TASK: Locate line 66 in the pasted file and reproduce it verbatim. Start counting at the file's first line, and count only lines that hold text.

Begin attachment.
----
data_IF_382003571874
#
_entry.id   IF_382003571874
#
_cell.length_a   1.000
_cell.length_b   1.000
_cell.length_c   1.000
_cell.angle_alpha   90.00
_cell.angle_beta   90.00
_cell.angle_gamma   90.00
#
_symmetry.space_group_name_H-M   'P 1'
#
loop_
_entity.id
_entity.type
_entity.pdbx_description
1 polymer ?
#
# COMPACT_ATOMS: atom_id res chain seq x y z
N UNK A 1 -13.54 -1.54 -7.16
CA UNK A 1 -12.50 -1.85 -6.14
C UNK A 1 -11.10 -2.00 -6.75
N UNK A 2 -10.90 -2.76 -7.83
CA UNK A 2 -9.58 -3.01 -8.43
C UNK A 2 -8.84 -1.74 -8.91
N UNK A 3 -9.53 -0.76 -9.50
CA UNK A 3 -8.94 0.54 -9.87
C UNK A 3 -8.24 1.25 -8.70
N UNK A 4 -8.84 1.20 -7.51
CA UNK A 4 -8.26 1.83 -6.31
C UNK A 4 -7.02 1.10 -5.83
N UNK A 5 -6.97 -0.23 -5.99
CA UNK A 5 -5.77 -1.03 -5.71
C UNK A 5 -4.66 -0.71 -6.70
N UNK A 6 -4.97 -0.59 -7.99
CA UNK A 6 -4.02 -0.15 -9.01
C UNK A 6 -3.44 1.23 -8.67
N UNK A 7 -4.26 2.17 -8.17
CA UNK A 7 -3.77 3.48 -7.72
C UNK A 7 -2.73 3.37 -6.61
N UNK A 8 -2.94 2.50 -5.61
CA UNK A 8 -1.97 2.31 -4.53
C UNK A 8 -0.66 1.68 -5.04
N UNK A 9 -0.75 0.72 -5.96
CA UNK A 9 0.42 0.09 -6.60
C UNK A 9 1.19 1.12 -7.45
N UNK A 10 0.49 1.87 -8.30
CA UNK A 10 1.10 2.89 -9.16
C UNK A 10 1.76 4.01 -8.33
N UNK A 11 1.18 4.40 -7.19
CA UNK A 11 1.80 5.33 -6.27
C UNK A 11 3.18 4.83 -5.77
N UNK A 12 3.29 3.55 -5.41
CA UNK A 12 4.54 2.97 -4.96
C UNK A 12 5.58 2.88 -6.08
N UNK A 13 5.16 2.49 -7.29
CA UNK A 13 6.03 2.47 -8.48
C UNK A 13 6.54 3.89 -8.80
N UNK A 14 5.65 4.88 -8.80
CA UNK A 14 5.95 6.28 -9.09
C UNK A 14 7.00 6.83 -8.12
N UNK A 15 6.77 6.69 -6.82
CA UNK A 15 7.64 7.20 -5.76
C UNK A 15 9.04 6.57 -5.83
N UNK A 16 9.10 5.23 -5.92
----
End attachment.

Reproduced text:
N UNK A 16 9.10 5.23 -5.92